And Cambodia, in its capacity as the rotating chair of the Association of Southeast Asian Nations (ASEAN), released a statement expressing its concerns over the situation in Ukraine and urging both parties to solve the conflict via peaceful means. Hun Sen also pledged to support Ukraine’s goal of becoming a “Sectoral Dialogue Partner” with ASEAN, a step closer to the full “Dialogue Partnership” the group already has with Russia, China, the United States, and other states.

Cambodia’s wholehearted diplomatic support to Ukraine is particularly noteworthy given the fact that diplomatic relations between the two countries barely existed before the war.

Cambodia’s backing of Ukraine over Russia, a powerful country, perhaps indicates that when it comes to Cambodia’s priorities, the protection of sovereignty and territorial rights trumps all of these other concerns. These security concerns are also apparent in the foreign policy priorities Cambodia has championed through ASEAN during its chairmanship this year.

Cambodia views ASEAN as an instrument that can help to protect its interests and as a vehicle through which the country can project its views in the international arena. This explains why in 2022, Cambodia has taken its chairmanship seriously and tried to strengthen the unity among ASEAN states, while attempting to increase its role in the international sphere.

Throughout its chairmanship, Cambodia made efforts to engage with big and middle-sized powers and to strengthen ASEAN’s role in the international arena. An indication of this is Cambodia’s effort to raise U.S.-ASEAN relations to the level of comprehensive strategic partnership during the ASEAN Summit, a status that China achieved in 2021.

Cambodia also invited Ukraine’s foreign minister to attend the recent 40th and 41st ASEAN Summits in Phnom Penh, paving the way for Ukraine to sign the Treaty of Amity and Cooperation (TAC).

Six other countries also signed the TACincluding Denmark, Greece, Oman, Qatar, and the United Arab Emirates. This act highlighted the bloc’s commitment to strengthening the respect for international law and norms. The TAC is a legally-binding code that governs inter-state relationships based on the principle of peaceful co-existence and cooperation.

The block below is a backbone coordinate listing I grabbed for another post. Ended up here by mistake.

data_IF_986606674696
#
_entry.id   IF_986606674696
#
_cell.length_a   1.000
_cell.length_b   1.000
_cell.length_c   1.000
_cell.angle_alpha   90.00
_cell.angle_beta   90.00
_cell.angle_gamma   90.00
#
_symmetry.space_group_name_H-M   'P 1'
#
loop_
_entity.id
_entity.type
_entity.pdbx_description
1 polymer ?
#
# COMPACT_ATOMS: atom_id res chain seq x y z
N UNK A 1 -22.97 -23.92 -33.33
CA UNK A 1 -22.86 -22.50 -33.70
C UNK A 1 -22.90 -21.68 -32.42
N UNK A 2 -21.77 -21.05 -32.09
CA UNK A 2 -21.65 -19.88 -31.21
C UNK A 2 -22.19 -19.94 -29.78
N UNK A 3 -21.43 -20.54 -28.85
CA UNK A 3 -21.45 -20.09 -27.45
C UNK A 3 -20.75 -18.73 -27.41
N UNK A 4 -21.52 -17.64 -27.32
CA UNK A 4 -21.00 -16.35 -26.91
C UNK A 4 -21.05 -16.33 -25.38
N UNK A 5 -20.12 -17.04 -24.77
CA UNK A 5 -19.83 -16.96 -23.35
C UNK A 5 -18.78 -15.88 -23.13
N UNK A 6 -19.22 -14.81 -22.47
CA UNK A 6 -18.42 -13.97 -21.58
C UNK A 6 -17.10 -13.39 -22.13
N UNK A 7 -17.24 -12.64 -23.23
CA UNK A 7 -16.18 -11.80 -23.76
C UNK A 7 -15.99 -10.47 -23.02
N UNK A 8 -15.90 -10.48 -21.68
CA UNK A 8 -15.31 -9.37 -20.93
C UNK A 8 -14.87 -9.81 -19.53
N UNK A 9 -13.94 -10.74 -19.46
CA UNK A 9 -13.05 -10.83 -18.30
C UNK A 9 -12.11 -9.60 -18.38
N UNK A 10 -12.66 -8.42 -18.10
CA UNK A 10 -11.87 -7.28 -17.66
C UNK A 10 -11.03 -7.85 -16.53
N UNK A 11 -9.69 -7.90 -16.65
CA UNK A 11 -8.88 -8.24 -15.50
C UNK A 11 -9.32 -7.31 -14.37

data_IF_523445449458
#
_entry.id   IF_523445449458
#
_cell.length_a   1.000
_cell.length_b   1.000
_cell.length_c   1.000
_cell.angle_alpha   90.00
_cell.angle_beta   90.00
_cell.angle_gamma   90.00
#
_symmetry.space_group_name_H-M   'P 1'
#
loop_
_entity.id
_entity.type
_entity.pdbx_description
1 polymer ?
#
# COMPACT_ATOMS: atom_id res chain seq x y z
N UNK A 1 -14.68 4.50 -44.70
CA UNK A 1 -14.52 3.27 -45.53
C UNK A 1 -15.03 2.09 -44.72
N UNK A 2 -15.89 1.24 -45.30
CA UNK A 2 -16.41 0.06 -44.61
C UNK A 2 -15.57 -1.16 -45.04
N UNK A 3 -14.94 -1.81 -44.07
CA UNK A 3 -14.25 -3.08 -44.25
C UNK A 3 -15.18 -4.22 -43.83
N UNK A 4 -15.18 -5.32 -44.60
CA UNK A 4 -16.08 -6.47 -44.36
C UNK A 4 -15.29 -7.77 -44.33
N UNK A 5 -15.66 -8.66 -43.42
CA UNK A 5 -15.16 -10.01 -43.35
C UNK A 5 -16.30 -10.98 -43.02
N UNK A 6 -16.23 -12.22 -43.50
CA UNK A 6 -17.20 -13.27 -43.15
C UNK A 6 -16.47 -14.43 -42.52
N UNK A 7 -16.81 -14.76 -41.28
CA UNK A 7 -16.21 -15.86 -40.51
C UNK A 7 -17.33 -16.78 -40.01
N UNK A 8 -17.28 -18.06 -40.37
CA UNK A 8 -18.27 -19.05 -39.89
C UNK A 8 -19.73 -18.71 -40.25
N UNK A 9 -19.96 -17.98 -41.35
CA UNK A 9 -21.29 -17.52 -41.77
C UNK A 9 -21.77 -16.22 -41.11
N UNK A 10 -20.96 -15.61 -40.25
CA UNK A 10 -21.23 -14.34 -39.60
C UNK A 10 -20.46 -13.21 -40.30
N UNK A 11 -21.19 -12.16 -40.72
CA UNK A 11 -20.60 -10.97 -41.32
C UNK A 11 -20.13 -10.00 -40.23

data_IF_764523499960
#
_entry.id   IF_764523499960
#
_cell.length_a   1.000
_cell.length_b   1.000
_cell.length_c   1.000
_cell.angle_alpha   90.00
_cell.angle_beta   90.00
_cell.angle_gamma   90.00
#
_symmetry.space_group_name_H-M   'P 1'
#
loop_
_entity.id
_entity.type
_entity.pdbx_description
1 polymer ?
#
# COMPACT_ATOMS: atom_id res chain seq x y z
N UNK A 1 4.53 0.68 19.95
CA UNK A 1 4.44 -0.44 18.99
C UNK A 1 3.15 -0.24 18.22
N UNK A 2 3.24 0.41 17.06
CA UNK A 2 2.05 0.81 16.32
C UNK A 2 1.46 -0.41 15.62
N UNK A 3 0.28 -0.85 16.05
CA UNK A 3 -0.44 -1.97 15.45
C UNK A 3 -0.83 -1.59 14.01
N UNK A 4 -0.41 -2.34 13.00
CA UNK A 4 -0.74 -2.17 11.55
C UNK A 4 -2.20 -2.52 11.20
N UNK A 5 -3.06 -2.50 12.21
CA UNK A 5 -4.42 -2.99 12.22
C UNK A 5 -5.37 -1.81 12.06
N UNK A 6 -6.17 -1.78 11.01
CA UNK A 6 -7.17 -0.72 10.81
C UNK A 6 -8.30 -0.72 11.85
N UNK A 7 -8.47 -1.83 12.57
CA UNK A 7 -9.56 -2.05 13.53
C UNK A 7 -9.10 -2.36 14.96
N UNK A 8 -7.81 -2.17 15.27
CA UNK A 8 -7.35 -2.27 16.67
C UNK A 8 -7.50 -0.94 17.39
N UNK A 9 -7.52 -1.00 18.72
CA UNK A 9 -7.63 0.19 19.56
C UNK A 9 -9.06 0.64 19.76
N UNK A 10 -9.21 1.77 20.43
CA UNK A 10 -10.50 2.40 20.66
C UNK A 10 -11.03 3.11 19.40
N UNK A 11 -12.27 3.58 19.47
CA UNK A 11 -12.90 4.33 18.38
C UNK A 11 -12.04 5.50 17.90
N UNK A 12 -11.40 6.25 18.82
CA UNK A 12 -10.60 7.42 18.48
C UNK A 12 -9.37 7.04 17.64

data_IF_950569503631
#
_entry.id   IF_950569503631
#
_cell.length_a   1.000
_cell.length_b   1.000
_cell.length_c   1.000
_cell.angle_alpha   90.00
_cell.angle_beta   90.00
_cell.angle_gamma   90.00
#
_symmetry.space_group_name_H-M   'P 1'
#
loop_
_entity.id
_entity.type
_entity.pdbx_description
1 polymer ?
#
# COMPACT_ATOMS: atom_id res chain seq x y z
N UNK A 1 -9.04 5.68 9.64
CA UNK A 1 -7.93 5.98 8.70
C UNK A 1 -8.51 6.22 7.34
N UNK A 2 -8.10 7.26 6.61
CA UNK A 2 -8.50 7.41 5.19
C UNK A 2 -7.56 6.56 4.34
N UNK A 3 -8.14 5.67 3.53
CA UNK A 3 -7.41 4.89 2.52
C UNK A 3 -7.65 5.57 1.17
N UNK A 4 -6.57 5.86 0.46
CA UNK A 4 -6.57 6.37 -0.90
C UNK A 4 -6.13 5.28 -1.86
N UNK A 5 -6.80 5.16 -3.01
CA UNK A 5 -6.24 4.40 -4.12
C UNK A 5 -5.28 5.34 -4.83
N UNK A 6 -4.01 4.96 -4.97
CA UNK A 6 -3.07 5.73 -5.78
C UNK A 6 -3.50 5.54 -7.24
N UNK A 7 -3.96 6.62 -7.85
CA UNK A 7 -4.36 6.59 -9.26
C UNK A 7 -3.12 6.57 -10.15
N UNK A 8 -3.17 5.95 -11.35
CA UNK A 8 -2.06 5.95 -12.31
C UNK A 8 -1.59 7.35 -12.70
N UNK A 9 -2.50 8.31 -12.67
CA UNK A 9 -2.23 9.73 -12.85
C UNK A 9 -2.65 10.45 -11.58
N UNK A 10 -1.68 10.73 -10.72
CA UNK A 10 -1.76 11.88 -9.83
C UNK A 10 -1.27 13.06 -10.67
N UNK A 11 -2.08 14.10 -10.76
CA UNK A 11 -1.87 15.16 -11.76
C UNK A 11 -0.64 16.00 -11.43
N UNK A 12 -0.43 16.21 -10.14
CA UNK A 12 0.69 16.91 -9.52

Cambodia also assisted Timor-Leste’s efforts to become the 11th member of ASEAN. At the end of the ASEAN summits in Phnom Penh, member states granted Timor-Leste observer status and announced its intention “in-principle to admit Timor-Leste to be the 11th member of ASEAN.”

Timor-Leste has been waiting for admission for more than ten years. It is hardly a coincidence that Cambodia pushed for Timor-Leste to become an ASEAN member against the backdrop of Russia’s war in Ukraine. Cambodia’s support for Timor-Leste could be interpreted as a need for small states to stand together, particularly in a world dominated by competing great powers.

Cambodia has also clearly viewed the Myanmar crisis as a major challenge to ASEAN unity. For this reason, the issue has dominated ASEAN’s agenda in 2022. An indication of this is the frequent visits that top Cambodian officials, including Prime Minister Hun Sen and Foreign Minister Prak Sokhonn, who is also ASEAN’s special envoy for Myanmar, have paid to the country.

The purpose of these visits has been to build a conducive environment for the implementation of the bloc’s Five-Point Consensus peace plan.

But clearly, Cambodia has prioritized ASEAN unity in its dealings with Myanmar. For instance, while Cambodia condemned the execution of four pro-democracy activists as “highly reprehensible,” it has never encouraged ASEAN to expel Myanmar from the bloc. Cambodia has only increased its engagement on the Myanmar issue based on the ASEAN framework.

Russia’s invasion of Ukraine has raised pressing security concerns for Cambodia. Nevertheless, as the war progresses it remains to be seen how Cambodia, and ASEAN, will react to the changing tides of the international sphere. Will Cambodia continue to act based on a strategy that prioritizes sovereignty and territorial rights? Or will other forces sway Cambodia’s hand?